I cannot believe it’s already the middle of October! This fall has flown by as work has kept me busy beyond belief. The leaves have started to fall off the trees, the weather has gotten colder and soon snow will be upon us. Before any more time slips by, I have to tell you about my new favorite Halloween picture book: “Samurai Scarecrow.”
I’ve known author-illustrator Rubin Pingk for a little while now. We met online with the kidlitchat community on Twitter, but it wasn’t until this summer that I met him in person at the conference in LA. Rubin had his picture book debut a few years ago with “Samurai Santa” (which I was delighted to see in a scene of one of my favorite TV shows, “Hawaii 5-0”) and his sequel “Samurai Scarecrow” was just recently released at the end of August. You can learn more about him here and you can also follow him on Instagram.
“Samurai Scarecrow” is a wonderful book (I hate to say sequel because it really does stand on its own). While “Samurai Santa” is delightfully fun, “Samurai Scarecrow” has characters I have truly come to love. Yukio (the same little ninja in the first book) goes through a different emotional journey in this story, and I might even say, a stronger emotional journey than the first one. Both stories are different from some of the other holiday picture books on the market and frankly, I think they stand out from the crowd for that very reason.
Me: Can you tell us a little bit about your artistic journey? When did you first start drawing and/or painting? When did you branch into using digital illustration?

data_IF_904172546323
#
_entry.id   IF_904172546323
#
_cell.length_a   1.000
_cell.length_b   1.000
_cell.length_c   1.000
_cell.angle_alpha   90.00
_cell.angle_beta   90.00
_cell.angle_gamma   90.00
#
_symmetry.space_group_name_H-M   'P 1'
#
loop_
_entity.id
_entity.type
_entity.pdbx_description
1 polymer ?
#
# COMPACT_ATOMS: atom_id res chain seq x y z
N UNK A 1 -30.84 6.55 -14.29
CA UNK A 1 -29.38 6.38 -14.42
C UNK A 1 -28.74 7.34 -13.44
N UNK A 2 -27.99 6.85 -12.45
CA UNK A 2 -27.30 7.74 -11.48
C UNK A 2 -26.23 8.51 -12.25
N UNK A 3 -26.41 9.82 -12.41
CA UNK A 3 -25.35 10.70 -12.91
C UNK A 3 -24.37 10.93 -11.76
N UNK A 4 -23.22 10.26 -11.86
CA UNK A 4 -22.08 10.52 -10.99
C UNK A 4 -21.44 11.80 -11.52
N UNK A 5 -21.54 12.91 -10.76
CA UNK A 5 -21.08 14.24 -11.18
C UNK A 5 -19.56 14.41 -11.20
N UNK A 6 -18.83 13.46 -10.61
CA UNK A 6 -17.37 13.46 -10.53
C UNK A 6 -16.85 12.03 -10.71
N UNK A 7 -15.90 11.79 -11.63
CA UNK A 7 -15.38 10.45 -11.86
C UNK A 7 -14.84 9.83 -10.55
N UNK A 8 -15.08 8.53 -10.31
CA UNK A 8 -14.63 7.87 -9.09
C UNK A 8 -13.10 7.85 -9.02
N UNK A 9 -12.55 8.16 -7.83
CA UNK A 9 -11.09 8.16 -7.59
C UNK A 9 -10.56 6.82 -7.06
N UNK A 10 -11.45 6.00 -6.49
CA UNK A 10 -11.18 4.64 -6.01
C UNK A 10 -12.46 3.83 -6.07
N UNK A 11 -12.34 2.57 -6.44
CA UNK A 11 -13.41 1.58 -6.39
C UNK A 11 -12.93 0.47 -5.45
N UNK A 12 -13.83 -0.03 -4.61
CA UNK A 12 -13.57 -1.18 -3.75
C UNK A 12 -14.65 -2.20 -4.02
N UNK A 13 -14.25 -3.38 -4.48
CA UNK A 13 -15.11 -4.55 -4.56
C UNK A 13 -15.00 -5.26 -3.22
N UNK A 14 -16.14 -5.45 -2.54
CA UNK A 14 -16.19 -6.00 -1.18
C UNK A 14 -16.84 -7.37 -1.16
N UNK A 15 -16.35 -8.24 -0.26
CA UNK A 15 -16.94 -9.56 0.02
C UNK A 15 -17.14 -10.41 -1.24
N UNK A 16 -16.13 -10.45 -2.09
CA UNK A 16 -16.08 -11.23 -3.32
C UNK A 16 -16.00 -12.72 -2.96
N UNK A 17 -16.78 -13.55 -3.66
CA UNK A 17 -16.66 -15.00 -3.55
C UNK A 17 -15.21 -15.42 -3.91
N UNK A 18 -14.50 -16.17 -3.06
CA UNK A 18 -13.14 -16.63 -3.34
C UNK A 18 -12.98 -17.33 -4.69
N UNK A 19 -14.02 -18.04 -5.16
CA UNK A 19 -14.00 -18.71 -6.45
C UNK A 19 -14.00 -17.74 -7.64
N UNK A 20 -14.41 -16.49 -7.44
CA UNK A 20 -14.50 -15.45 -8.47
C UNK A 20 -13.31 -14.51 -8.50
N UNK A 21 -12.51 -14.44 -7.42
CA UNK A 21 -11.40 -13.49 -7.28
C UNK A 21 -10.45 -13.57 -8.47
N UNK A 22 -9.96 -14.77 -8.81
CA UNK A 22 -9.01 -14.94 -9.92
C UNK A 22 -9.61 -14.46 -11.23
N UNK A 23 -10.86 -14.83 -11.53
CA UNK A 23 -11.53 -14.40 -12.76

Rubin: I’ve always drawn. There’s a clichéd saying I’ve heard that goes something like “Kids don’t start drawing. They stop.” I guess I never stopped, though I did have periods of stagnation. In 2010 I wasn’t drawing consistently, and I wasn’t as talented as I wanted to be, so I resolved to draw every day no matter what. 3,202 days later and I’m still drawing every day. I haven’t missed a day.
I moved to digital after my first book. This decision was mainly brush driven. I found some digital brushes by Frenden that allowed me to draw in my style in Manga Studio (now Clip Studio) and I was off to the pixel races.
Me: What draws you to writing and illustrating picture books?
Rubin: I see what you did there. 😊
I’m a man of few words. Picture books are a medium of few words. I think a lot of talking is useless noise, so I don’t talk much. Picture books fit my natural rhythm of storytelling. I aim for sparse and effective.
Me: I love the design of your Scarecrow in this story. I’ve never seen anything quite like it. What gave you the idea for it?
Rubin: The Scarecrow’s scarf is an homage to Hobbes from Calvin and Hobbes. I love that tiger-striped element because it allows the rest of the design to be very simple. I wanted a more practical design than supernatural. I don’t really do character design. I discover everything in the work. I just start drawing the story and around draft 3 the story and design elements start to click.
I feel bad for people who want things to be perfect before they start. They are like a deer in headlights. It’s arrested development (cue ukulele music). I just jump in. I found Yukio in the art. He is my main character in my first book (Samurai Santa: A Very Ninja Christmas) and he didn’t even exist in the first few story sketches. That is the secret, I think. The best stuff is hiding in the work and if you wait to start until things are perfect you’ll never find those things. My scarecrow is no different. He was hiding in the work.
Me: A scarecrow hiding? Interesting. You have talked about struggling with the writing of this story and your editor helping you to greatly revise and polish it. Where did you start with the writing process of this story? What did it look like in first draft form? I think I remember you saying that the sister wasn’t in it at first?